Mt.Gox said on Friday it found 200,000 "forgotten" bitcoins on March 7, a week after the Tokyo-based digital currency exchange filed for bankruptcy protection, saying it lost nearly all the 850,000 bitcoins it held, worth some $500 million at today's prices.
Mt.Gox made the announcement on its website. Online sleuths had noticed around 200,000 bitcoins moving through the crypto-currency exchange after the bankruptcy filing.
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The exchange, headed by 28-year-old Frenchman Mark Karpeles, said the bitcoins were found in an old-format online wallet which it had thought no longer held any bitcoins, but which it checked again after its bankruptcy filing.
"On March 7, 2014, Mt.Gox confirmed that an old format wallet which was used prior to June 2011 held a balance of approximately 200,000 BTC," the statement said.
It added that it moved the 200,000 bitcoins from online to offline wallets on March 14-15 "for security reasons." "These bitcoin movements, including the change in the manner in which these coins were stored, had been reported to the court and the supervisor by counsels," it noted.
Many of Mt.Gox's 127,000 creditors, who feared they had lost their investments when the exchange filed for bankruptcy, are skeptical about what the exchange has said happened to the bitcoins it had. In its bankruptcy filing, Mt. Gox also said $28 million was "missing" from its Japanese bank accounts.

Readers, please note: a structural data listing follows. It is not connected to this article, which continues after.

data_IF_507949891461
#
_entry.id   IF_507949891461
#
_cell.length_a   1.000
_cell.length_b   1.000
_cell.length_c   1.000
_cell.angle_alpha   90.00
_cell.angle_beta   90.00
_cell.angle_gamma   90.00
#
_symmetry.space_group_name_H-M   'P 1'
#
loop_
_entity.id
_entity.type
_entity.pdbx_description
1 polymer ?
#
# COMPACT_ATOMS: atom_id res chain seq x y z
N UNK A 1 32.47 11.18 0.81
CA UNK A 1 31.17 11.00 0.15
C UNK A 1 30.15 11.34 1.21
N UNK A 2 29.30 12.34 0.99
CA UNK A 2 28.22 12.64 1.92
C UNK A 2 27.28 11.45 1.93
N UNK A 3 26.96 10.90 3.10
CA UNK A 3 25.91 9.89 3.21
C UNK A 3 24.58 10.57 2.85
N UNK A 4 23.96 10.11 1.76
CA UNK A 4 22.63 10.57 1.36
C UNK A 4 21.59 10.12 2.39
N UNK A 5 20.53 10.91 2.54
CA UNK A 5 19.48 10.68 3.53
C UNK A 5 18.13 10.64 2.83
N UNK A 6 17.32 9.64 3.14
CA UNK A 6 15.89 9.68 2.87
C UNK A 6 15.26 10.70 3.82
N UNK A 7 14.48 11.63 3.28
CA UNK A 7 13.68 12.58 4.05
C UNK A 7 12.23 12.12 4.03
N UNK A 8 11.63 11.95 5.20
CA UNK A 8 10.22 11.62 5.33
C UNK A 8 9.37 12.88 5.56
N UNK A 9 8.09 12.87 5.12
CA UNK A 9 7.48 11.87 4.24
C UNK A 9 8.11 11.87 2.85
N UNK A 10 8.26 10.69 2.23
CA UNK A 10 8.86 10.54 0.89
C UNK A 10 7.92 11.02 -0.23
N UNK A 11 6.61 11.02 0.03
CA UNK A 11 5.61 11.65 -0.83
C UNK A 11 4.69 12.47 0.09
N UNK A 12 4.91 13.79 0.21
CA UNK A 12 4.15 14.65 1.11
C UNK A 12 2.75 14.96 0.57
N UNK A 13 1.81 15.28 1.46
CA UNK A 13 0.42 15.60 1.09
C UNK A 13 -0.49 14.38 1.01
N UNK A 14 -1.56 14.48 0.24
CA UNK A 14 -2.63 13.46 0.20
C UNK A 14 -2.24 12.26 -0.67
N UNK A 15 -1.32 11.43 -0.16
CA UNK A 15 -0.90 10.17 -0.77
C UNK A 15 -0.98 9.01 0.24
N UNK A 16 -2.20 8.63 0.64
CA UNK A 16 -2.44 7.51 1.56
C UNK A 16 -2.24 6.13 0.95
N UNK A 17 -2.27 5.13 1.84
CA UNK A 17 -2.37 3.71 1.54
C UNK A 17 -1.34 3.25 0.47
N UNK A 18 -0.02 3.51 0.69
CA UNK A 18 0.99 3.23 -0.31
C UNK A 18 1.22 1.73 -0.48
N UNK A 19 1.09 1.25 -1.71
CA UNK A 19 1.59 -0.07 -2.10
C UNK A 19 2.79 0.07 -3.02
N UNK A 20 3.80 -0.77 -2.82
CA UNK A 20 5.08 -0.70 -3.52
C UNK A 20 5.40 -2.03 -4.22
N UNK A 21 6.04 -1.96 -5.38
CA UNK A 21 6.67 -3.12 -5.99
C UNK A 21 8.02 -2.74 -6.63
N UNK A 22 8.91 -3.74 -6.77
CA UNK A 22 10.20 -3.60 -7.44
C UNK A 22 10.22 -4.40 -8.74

On Thursday, a U.S. judge in Chicago overseeing a class action against Mt.Gox revised a previous order, allowing some of the exchange's bitcoin movements to be tracked.
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"Today in court we got relief ... specifically to track the 180,000 bitcoins, which we've been monitoring. Hours later, Mt. Gox claimed it "found" these bitcoins ... it appears Mt.Gox realized we were close and decided to acknowledge that it owned these 180,000-200,000 bitcoins," Steven L. Woodrow, a partner at law firm Edelson, told Reuters vin emailed comments.
Edelson is representing Illinois resident Gregory Greene, who proposed the class action over what he claims is a massive fraud. Mt. Gox blamed the loss of 750,000 bitcoins belonging to its customers and 100,000 of its own on hackers who attacked its software.
Bitcoin is bought and sold on a peer-to-peer network independent of central control. Its value soared last year, and the total worth of bitcoins is now about $7 billion.